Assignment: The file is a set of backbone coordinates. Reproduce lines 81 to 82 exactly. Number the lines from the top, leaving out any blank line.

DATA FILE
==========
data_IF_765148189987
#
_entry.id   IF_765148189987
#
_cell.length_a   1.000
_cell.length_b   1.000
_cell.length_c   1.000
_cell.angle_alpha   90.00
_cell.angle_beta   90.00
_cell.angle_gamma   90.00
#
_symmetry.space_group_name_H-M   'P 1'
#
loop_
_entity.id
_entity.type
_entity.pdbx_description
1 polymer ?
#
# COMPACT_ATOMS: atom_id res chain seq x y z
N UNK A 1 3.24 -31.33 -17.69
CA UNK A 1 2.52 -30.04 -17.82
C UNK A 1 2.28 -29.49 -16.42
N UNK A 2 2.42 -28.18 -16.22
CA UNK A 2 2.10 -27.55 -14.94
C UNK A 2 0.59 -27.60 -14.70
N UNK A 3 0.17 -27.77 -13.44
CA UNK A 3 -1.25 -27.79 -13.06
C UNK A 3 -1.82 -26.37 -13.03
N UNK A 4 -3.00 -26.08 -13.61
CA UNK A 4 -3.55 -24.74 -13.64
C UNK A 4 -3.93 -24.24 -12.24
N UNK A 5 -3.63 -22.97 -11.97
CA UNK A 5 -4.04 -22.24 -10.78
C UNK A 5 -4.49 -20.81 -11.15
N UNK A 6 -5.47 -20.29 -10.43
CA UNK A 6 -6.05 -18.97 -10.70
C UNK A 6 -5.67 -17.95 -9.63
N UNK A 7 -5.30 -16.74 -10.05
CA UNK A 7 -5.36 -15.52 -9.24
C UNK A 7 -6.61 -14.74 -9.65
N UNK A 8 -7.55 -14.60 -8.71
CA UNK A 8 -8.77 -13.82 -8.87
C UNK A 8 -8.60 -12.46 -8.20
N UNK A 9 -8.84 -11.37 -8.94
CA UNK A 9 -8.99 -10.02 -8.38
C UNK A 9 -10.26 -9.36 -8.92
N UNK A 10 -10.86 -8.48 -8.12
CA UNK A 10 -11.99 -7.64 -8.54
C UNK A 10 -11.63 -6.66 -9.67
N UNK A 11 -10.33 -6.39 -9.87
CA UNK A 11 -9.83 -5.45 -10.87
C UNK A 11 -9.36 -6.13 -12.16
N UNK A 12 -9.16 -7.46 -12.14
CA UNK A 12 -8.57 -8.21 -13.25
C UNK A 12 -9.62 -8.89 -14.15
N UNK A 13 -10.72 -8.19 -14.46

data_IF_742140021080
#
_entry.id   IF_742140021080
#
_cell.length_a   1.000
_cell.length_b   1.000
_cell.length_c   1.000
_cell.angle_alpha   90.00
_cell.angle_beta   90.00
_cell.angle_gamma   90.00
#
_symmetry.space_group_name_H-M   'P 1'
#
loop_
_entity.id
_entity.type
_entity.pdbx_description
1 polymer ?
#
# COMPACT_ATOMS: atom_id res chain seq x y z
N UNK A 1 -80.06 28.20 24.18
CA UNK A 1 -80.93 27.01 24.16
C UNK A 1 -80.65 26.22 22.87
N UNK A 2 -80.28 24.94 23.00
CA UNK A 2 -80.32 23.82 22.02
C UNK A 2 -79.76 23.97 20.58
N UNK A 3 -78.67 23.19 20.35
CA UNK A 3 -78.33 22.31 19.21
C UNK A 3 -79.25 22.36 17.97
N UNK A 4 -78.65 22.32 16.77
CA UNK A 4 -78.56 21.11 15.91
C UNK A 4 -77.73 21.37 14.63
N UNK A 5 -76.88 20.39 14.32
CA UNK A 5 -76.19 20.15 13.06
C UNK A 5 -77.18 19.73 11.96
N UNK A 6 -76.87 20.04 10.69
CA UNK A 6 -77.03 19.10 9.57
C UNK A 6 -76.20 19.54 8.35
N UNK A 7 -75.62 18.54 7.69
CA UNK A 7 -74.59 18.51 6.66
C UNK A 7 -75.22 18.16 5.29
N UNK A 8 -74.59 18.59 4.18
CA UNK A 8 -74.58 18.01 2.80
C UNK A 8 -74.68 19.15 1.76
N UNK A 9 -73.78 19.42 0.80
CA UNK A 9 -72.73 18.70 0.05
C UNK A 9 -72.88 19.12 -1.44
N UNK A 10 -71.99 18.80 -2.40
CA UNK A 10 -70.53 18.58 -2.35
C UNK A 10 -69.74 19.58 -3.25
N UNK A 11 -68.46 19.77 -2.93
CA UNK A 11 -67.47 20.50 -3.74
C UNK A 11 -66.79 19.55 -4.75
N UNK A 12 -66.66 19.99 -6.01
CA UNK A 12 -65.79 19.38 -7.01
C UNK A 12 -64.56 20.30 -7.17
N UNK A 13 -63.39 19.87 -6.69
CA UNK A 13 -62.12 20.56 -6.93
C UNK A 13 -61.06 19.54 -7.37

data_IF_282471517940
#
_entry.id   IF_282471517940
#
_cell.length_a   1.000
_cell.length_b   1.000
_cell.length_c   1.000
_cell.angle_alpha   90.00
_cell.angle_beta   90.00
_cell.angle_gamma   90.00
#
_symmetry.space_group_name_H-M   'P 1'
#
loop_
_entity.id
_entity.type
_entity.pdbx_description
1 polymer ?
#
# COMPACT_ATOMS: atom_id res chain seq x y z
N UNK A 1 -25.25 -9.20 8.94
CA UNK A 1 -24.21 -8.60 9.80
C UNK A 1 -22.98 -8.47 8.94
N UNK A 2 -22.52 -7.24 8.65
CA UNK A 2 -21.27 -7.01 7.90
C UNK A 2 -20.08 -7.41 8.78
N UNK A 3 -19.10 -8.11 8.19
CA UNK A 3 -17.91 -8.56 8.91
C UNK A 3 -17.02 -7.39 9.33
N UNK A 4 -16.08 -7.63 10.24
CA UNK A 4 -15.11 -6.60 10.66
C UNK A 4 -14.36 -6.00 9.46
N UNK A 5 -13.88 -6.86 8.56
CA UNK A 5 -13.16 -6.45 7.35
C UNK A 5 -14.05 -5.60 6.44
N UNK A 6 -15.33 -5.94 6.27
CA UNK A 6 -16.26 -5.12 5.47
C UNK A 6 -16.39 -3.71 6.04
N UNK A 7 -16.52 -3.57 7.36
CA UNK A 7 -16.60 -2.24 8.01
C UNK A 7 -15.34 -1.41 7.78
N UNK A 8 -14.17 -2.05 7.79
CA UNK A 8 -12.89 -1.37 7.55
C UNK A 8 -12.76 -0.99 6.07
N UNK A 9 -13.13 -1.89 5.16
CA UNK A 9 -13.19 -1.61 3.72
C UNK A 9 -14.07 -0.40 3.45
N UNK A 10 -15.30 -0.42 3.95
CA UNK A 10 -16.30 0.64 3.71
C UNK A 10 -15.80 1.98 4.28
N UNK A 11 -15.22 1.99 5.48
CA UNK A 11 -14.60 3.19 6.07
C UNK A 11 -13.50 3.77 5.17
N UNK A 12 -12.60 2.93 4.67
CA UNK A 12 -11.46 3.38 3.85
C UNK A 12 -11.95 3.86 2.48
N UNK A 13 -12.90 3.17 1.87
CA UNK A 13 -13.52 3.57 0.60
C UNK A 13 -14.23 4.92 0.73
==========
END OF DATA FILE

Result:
N UNK A 2 -80.28 24.94 23.00
CA UNK A 2 -80.32 23.82 22.02